A Picture is Worth a Thousand Words: Idioms in the World of Art
Recently, upon working on a German-English translation, I realized that the language of art is not that simple. The artists among us probably wonder how I could possibly think that discussing art could be simple, right? My only answer to that question is that, in the past, I had mostly translated business texts which I had falsely perceived as somehow being more challenging. Besides that, I had always loved art and, at times, thought that I was good at it. An art translation was going to be a piece of cake, I thought. My false illusions quickly disappeared when I had to translate German words like ❛Grundklang❜ and ❛Klang❜ into English, for which there are, quite interestingly, no direct English translations within the context of visual art in the dictionary (any suggestions from German native speakers?). I soon realized that talking about art, although very interesting, was not going to be as easy as I had thought. And how about trying to do it in a foreign language? Since a picture is worth a thousand words, would it not be nice to have the vocabulary to express what you want to say? The following is a short list of 16 English idioms that could all be used to discuss art:
1. Well begun is half done.
Do you think that there is a reason why I put this English proverb at the top of my list of art idioms? Well begun is half done means that ❛when you begin a project or task properly, it will be easier to successfully complete the rest.❜
Example: The art teacher reminded his students of how important it is to plan a composition. He told them that well begun is half done.
2. Beauty is in the eye of the beholder.
This English proverb means that ❛every person has a different idea of what beauty is and whether something is beautiful or not depends on who is looking, i.e. who the beholder is❜.
Example: No one could understand why Carmen loved Eduardo’s boring abstract compositions. Beauty, it seems, is in the eye of the beholder.
This expression refers to ❛tasteless creations that are not worthy of being called art❜. The following example will help clarify what kitsch is.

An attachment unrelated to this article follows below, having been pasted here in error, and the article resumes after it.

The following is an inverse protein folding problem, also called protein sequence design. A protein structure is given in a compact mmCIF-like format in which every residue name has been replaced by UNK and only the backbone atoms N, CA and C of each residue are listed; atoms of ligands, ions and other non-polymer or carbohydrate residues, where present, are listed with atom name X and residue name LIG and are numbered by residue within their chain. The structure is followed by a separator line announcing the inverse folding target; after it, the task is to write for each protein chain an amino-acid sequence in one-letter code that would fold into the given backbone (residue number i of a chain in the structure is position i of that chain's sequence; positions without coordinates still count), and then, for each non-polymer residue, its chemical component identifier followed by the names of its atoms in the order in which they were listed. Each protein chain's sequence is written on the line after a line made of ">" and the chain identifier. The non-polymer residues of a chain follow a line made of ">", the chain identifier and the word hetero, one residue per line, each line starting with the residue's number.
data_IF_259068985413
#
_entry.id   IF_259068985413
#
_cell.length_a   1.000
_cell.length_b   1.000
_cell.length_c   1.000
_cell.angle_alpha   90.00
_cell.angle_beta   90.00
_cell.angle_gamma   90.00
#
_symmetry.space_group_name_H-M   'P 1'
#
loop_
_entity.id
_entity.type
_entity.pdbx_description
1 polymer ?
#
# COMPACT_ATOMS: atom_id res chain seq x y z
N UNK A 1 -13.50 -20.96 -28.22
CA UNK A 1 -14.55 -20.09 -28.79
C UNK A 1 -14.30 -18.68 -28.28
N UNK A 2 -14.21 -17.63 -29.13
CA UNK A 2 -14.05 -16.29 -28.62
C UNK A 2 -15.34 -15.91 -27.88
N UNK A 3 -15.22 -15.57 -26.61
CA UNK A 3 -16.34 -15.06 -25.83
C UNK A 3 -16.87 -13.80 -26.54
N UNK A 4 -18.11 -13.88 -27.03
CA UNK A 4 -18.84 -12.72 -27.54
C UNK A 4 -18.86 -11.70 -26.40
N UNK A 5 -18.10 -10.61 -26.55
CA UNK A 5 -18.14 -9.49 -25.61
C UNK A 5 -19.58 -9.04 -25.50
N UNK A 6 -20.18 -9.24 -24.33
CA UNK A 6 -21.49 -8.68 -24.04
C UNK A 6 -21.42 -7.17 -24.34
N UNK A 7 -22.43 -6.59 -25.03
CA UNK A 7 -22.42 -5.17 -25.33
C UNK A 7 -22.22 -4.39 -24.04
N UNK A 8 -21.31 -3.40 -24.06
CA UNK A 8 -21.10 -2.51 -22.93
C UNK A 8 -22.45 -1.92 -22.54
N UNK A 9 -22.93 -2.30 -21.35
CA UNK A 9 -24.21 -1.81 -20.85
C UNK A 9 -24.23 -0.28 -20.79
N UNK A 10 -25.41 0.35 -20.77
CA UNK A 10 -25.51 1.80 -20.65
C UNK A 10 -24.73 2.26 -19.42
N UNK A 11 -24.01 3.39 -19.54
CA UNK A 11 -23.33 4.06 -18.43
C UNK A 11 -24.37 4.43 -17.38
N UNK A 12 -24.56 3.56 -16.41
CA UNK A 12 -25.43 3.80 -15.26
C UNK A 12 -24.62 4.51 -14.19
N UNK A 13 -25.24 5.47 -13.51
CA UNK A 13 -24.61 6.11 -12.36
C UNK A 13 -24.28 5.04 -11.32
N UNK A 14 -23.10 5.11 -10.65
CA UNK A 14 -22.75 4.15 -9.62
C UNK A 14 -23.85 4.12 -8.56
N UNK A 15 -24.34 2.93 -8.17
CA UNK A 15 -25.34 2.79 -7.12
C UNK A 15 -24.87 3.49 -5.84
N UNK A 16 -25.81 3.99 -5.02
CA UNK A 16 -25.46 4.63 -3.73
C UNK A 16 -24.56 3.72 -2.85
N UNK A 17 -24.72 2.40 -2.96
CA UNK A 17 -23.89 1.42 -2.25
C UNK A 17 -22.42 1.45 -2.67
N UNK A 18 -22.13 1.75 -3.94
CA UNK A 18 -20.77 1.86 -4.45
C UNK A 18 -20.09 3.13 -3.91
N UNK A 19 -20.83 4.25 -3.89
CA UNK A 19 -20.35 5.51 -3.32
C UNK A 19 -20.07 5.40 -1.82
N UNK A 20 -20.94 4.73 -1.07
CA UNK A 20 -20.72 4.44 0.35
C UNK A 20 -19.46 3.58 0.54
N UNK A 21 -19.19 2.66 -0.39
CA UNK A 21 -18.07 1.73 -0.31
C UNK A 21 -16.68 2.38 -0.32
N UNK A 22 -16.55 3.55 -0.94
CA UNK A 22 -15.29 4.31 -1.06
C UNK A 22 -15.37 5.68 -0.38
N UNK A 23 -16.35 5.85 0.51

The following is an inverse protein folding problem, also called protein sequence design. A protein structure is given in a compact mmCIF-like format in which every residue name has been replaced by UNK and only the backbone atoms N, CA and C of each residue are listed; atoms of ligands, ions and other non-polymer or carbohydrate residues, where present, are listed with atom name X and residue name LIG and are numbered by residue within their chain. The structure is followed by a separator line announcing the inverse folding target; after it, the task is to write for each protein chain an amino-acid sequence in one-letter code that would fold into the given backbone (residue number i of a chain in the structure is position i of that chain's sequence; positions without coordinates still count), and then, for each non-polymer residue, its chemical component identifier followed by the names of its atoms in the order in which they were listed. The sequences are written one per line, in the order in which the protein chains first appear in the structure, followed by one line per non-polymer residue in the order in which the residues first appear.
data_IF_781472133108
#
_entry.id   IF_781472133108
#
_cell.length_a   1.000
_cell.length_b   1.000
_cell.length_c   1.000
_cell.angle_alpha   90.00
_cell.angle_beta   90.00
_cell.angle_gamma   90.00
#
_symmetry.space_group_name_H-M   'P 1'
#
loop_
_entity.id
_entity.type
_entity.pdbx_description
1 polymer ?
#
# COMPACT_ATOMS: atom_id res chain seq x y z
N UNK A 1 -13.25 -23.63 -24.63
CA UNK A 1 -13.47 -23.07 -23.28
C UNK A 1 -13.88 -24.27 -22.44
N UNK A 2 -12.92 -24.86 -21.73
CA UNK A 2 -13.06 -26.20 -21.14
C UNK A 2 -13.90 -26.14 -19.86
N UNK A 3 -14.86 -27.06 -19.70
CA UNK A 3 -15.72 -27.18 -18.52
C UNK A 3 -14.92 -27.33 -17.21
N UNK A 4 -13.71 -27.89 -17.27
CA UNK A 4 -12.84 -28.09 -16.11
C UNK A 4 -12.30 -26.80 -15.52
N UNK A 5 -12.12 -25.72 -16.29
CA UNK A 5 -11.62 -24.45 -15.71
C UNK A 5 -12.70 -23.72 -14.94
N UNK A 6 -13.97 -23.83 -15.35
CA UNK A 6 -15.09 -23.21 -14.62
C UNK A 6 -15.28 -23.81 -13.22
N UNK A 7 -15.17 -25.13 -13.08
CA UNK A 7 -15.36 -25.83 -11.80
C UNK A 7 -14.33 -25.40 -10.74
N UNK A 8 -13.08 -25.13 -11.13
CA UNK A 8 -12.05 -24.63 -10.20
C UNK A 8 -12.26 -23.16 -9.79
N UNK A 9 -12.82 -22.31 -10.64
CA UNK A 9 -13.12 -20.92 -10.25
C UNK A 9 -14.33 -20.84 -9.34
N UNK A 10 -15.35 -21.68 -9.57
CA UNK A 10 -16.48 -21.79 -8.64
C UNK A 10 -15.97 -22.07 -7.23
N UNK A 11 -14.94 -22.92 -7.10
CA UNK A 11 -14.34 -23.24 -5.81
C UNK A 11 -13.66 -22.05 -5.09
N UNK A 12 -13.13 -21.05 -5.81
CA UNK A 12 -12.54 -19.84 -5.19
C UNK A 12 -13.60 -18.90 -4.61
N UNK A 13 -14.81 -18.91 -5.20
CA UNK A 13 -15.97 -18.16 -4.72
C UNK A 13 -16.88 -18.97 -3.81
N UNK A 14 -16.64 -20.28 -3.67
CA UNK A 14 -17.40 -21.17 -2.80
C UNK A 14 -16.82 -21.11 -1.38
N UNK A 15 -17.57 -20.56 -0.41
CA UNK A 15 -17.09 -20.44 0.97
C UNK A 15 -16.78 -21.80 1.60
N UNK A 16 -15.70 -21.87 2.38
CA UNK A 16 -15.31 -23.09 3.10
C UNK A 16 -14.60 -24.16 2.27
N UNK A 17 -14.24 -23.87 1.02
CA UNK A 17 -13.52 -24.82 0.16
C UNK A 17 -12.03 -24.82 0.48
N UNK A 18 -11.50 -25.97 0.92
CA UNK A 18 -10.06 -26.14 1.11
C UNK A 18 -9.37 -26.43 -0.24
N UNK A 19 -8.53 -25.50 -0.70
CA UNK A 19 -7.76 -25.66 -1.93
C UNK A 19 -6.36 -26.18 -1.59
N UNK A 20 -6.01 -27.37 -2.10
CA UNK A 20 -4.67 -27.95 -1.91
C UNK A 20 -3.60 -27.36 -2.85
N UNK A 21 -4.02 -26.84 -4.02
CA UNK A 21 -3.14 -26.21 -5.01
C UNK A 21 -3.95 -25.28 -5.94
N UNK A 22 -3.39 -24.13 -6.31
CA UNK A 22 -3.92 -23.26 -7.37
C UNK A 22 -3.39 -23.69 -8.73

Example: My mother-in-law gave us a picture as a gift. It was a portrait of Elvis on a hot pink velvet background. Needless to say, I refused to hang it on the wall because I felt that it was kitsch.
4. to be striking
A work of art that is striking is one that is very ❛noticeable❜ or ❛outstanding❜.
Example: Rich in contrast and color, Picasso’s ❛Weeping Woman❜ is striking.
5. to bear fruit
Something that bears fruit ❛produces positive or successful results❜.
Example: After spending months in his studio, Pierre’s hard work finally bore fruit.
6. to break with convention
An artist who breaks with convention ❛is one who does not do things in the traditional or expected way❜.
Example: The avant-garde artists of the time broke with convention.
7. to bring something to life
When an artists brings something to life, he makes his subject ❛come to life❜.
Example: Through his realistic and very detailed sculptures, the artist brought local historical figures to life.
8. to each his / her own
The idiom to each his own means that ❛people have different tastes❜.
Example: The artist chose very dark colors for his composition. To each his own, I guess.
9. to be eye-catching
When a work of art is eye-catching, ❛it attracts your interest or attention❜.
Example: Van Gogh’s use of bright colors makes his sunflower pictures very eye-catching.
10. to grab someone
If a work of art grabs you, ❛it captures your attention❜ or ❛appeals to you very much❜.
Example: Caspar David Friedrich’s ❛Moonrise by the Sea❜ really grabs me.
11. to move someone
When a work of art moves you, ❛it makes you react emotionally❜.
Example: The artist’s mother-daughter portraits really moved the young mother and she began to cry.
12. to put the finishing touches on something
If you put the finishing touches on a work of art, you are ❛adding the final improvements to make it complete❜.
Example: She needed another hour to put the final touches on her mural.
13. to resonate with someone
When a work of art resonates with its audience, ❛it causes them experience a feeling of shared emotion or belief❜.
Example: The Fukushima photographer’s compositions really resonated with the audience, most of whom were tsunami survivors.
14. to speak to someone / so something
If a work of art speaks to you or to your heart, ❛it is something that you can relate to and something that appeals to you❜.
Example: The Iranian film ❛A Separation❜ really spoke to the audience.
15. to stand the test of time
If a work of art can stand the test of time, ❛it will regarded as good for a long time❜.
Example: It is fair to say that the work of Leonardo da Vinci has stood the test of time.
16. to strike a chord
When a work of art strikes a chord, ❛it causes an emotional reaction or response❜.
Example: The student’s black and white photographs struck a chord with her fellow students.
Do you have some more suggestions for this list?